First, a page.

Running a regression analysis on the full set of 100 brands resulted in a best fit line that favored companies skewed towards fewer channels. In order to provide a meaningful benchmark, we incorporated a break at six channels, which reflected both the natural data distribution and the average number of channels for all 100 companies. The two resulting trend lines generated stronger regression coefficients, more relevant comparisons for any given peer set, and provided further insights regarding social media behaviors across the range of channel presence.
Now, regressions don't "favor" things - they merely fit data. If a regression is biased toward a certain part of your data, it's because that's a real characteristic of the dataset. Moreover, are they surprised that they got stronger coefficients? Next time, try running a separate regression for each individual company - see how strong the coefficients are then!
What the statisticians really mean is that running just one regression doesn't illustrate the fact that high-channel companies have ever-higher scores - and that they didn't know how to actually incorporate that effect. Let's take a look at what their rejected chart really looked like (fortunately, the data was provided along with the study):
Honestly, I don't think it looks that bad, though I agree it doesn't capture the curvature in the data and the fact that it predicts negative scores means it doesn't fully comply with the real world model. To improve it, there are a few continuous choices the authors could have made before the resorted to chopping the dataset in half. Most simply, they could have employed a polynomial regression, which is as simple as including the square of the number of channels as an independent variable. That would have looked like this:
Looks pretty good to me! And it provides a nice explanation - because I can't justify this model naively (as we know the score should grow linearly, not with the square), the excess growth must be due to more effective social media use. The squared variable, in other words, captures the effect we are trying to measure. We are still left with the heteroskedasticity, however. One way to remove it is to transform the dataset. A common transformation of data such as this is the natural logarithm. The resulting plot looks like this:
A linear regression of log-transformed data is the same as an exponential regression of the original data. Additionally, the transformation has the benefit of more or less removing the heteroskedasticity - if anything, the low channels now have greater variance (though not so much that I'd be too worried).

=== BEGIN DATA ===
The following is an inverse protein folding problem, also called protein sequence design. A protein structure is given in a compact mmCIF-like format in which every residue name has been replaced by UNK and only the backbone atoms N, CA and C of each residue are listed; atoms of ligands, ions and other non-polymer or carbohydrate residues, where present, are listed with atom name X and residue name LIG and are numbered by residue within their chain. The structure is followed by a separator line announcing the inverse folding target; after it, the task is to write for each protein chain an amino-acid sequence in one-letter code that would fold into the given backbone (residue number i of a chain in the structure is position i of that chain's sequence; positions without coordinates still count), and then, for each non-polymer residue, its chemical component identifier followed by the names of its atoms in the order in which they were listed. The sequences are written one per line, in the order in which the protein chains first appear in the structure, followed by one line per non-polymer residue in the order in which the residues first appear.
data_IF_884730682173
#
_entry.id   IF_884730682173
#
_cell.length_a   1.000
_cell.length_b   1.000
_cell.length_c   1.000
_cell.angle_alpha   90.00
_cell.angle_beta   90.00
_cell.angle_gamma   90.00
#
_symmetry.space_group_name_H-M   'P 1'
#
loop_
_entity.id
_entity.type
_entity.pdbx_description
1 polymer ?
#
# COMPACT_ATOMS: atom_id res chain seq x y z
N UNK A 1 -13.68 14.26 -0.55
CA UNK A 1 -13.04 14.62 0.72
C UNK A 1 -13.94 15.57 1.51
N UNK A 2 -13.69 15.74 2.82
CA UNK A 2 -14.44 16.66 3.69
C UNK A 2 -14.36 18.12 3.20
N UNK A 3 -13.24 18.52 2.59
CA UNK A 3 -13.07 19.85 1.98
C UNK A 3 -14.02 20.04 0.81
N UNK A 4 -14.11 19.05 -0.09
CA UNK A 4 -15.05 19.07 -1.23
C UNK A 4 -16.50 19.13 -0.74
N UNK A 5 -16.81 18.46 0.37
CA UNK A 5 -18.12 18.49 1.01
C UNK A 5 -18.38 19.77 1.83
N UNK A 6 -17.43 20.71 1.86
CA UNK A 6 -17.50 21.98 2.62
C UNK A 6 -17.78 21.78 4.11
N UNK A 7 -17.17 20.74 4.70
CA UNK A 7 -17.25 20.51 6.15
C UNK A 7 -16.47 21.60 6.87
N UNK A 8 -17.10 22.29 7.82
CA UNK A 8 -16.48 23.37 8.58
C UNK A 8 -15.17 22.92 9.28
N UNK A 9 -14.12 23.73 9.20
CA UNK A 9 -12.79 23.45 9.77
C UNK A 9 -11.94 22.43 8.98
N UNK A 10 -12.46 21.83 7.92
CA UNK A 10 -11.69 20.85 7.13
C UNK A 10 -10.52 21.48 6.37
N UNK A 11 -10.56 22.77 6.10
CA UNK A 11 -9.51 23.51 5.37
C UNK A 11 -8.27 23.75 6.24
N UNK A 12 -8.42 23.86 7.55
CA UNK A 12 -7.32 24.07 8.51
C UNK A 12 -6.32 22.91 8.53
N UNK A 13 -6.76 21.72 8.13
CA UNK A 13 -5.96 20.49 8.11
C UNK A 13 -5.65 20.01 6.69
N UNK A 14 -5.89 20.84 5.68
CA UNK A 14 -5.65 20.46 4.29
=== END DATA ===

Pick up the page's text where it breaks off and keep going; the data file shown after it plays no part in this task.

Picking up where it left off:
What really bugs me is that the authors describe their model by saying, "There is an exponential growth in the depth of engagement as the brand extends itself into more and more channels." But then why did they use two linear regressions instead of an exponential regression? Frankly, I think it's a combination of them not knowing how, and "exponential growth" becoming a social media buzzword used without consideration of its meaning.
So we have seen three ways that the regression could have been improved (I include the simple linear regression as an improvement). However, none of them really make up for the fact that the engagement score, as constructed, is a silly thing to compare to the number of channels, as we have seen. There is no interesting information that can be gleaned from the upward-sloping regression, since we expect that outcome anyway.
My options are somewhat limited, given that I only have score and channel data, but nonetheless I propose using the average score per channel as a better metric. We would not expect the average score to increase with the number of channels, and so to the extent that it is correlated, the simple linear regression will capture that effect. This results in the following plot:
Much better! There's no heteroskedasticity and the linear fit looks good. And, helpfully, we can actually learn something useful from the regression coefficients: for every additional channel, firms tend to enjoy an extra half a point in their engagement score.
This is a vastly improved setup to what the authors implied (but did not elaborate) their model did - illustrating that the engagement scores of firms with more channels were higher than one would have naively expected. In the original setup, we had to compare two regression slopes to the average slope across all points - a flawed analysis in and of itself - followed by a comparison of those two differences. Here, we merely need to read the single coefficient.
Social media drives profits
Quotes like these should be red flag in any study:
To be specific, companies that are both deeply and widely engaged in social media surpass their peers in terms of both revenue and profit performance by a significant difference. In fact, these Mavens have sustained strong revenue and margin growth in spite of the current economy. Coincidence? Perhaps, but we’re looking at statistical significance among the world’s most valuable brands.
...especially when no statistical details are provided. Instead, we get this chart:
(It is suggested but not clearly shown that these financial values are all relative to peer groups rather than absolute changes).
These graphs are meant to show that Mavens, or high-engagement, high-channel firms, have better financials than other firms. The implication, as quoted earlier, is that "[social media] pays off."
Here's my alternative: "floundering companies spend less money on social media, and are less effective in that arena." We would also accept "superlative companies have excess cash and spend it on social media." Investing in social media is a cost measured in tens or hundreds of thousands of dollars; revenues are measured in the tens, hundreds or even thousands of millions of dollars. Are we really to think that social media has a thousandfold multiplicative impact?
Can't say it enough - the study even says it itself - correlation does not imply causation. The phrase is thrown around so often it has become cliche and consequently ignored, but it is nonetheless true. And as a rule, the simplest answer is probably the right one. So what do you think - does spending money on Facebook and Twitter result in booming profit, or are profitable companies the only ones who can afford to do so?